Artists for the Reich: Culture and Race from Weimar to Nazi Germany
Joan L. Clinefelter
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While we often think about talented artists fleeing the clutches of the Nazi regime--forced out or sickened by the strictures placed upon them--we rarely consider those artists who willingly stayed behind. This is the first comprehensive treatment of the German Art Society, a group of artists, authors and right-wing activists who actively embraced Nazism. Theses artists have typically been dismissed as a lunatic fringe, but the author argues that they were in fact instrumental in battling modernist art in defense of what they regarded as the German cultural tradition. Drawing on previously neglected archival material, Clinefelter reveals cultural continuities that extend from the Wilhelmine Empire through the Weimar Republic into the Third Reich and elucidates how theses artists promoted Nazi culture "from below."
contributing a lengthy article on the connection between the National Socialist movement and the German style of art to the first issue of Das Bild.10 The relationship between the Baden Ministry of Education, Culture and Justice, Das Bild and the state art academy was, however, short-lived. In July 1934, Bühler, managing editor of Das Bild, resigned from the directorships of the Karlsruhe art academy and the state art museum. After just eight issues, the art academy severed its ties with Das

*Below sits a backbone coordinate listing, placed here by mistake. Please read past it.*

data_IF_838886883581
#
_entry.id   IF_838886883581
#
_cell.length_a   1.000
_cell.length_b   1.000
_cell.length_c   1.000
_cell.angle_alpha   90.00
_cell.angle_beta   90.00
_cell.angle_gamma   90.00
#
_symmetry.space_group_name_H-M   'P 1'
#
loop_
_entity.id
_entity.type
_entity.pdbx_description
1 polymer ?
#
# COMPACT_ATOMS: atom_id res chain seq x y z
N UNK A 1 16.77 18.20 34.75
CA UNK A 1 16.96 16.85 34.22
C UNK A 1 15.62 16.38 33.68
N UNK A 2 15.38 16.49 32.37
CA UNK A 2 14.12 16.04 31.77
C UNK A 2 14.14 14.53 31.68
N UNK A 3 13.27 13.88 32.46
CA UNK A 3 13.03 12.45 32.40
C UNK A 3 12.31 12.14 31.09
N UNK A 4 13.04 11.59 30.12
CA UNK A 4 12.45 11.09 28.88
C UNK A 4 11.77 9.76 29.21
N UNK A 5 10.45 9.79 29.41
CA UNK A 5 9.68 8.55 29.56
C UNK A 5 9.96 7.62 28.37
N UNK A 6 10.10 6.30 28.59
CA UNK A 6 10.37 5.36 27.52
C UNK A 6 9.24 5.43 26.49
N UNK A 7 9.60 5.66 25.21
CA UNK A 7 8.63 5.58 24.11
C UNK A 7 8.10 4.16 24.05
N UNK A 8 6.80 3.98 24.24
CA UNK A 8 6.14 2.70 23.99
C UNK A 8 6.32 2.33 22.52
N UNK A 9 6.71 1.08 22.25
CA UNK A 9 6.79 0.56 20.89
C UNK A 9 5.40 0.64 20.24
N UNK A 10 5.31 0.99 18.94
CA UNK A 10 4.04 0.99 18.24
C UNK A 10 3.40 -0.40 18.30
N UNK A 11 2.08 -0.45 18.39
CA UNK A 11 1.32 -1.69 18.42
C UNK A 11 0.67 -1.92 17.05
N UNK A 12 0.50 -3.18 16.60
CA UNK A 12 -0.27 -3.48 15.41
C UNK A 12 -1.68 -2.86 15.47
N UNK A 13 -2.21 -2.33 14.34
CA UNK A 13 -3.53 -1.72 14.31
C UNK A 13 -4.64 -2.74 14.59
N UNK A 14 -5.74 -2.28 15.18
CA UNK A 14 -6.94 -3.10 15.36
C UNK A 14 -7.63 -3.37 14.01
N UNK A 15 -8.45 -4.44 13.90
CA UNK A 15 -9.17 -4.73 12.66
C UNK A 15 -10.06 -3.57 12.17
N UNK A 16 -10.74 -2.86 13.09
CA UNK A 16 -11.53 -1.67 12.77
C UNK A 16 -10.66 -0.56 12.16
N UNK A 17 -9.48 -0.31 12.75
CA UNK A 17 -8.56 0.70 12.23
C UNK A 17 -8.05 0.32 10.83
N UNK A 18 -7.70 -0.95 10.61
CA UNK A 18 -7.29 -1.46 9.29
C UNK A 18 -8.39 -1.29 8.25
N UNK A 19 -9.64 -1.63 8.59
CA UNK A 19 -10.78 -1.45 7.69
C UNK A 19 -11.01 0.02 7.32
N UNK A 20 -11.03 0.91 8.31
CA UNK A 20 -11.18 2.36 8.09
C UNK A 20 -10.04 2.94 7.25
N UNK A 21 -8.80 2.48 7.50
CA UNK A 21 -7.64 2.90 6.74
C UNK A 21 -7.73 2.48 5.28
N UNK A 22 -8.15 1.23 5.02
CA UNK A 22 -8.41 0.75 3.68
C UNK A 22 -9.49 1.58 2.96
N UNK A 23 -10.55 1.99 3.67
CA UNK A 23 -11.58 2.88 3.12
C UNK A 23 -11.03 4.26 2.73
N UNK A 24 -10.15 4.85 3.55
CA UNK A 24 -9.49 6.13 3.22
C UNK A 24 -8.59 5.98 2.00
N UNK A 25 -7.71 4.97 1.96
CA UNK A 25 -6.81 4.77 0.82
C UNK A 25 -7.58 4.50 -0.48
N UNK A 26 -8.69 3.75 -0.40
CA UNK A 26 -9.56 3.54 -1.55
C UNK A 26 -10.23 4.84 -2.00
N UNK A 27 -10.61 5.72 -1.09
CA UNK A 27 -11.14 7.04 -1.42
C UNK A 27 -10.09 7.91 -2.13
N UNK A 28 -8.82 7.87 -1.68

racially pure artists exhibition and sales opportunities, and honored völkisch old fighters. Feistel-Rohmeder even claimed that the Third Reich had not successfully won the war against modernism. According to her, the modernists were simply in hiding, biding their time as they secretly plotted against brave Germans who were fighting for the salvation of their culture. Even as she evoked memories of the 1918 ‘stab-in-the-back myth’, she warned that despite ‘these negative forces’ working in
continued to offer some entertainment. With the cessation of Das Bild in early 1944, the German Art Society ceased to exist. Feistel-Rohmeder and her husband lived for a time with the Fecht family outside Karlsruhe.108 Just what her experiences were in the last days of the Third Reich or in the German recovery remain unknown. At some point, she and her husband moved into a state home for the elderly in Karlsruhe. But despite her losses Feistel-Rohmeder remained defiant to the end. She even
Kunstgesellschaft, Satzungen. 31. Feistel-Rohmeder, Im Terror des Kunstbolschewismus, p. 212. For Krause’s first name, see U. Loham, Völkischer Radikalismus: Die Geschichte des Deutschvölkischen Schutz- und Trutzbundes 1919–1923 (Leibnitz-Verlag, 1970), p. 273. 32. G. Eley, Reshaping the German Right: Radical Nationalism and Political Change after Bismarck (Yale University Press, 1980), pp. 139, 159, 259, note 95, p. 282; Feistel-Rohmeder, Im Terror des Kunstbolschewismus, pp. 211– 14.
1934, unpaginated; ‘Aus dem Deutschen Kunstbericht’, Das Bild, September 1937, after p. 288. 52. See the full-page ad in Das Bild, February 1936, between pages of the German Art Report supplement. 53. See the combined 1935 and 1936 German Art Society annual reports, 6 June 1936. Goldschmitt (sometimes spelled Goldschmidt) held the title of Oberstudiendirektor and may have taught at the Munich art academy. He served as chair after Blume’s retirement from 1934 until June 1936. Although the